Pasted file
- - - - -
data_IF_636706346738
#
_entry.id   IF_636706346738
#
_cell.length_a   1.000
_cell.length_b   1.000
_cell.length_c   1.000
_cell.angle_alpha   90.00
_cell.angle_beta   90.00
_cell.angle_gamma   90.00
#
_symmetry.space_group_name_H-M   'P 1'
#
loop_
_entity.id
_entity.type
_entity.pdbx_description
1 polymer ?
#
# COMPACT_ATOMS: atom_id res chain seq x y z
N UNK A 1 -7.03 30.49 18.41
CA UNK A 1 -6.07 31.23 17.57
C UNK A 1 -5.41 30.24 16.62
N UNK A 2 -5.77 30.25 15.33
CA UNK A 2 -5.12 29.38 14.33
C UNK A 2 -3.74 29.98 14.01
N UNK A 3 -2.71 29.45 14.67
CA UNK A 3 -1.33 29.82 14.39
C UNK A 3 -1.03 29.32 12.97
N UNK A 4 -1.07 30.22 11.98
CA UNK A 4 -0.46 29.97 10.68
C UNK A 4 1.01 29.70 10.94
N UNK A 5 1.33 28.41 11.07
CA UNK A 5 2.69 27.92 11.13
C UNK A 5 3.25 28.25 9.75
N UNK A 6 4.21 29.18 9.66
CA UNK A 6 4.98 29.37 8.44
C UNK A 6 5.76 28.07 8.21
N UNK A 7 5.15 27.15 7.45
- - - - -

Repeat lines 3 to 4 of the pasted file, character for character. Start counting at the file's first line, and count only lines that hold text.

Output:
_entry.id   IF_636706346738
#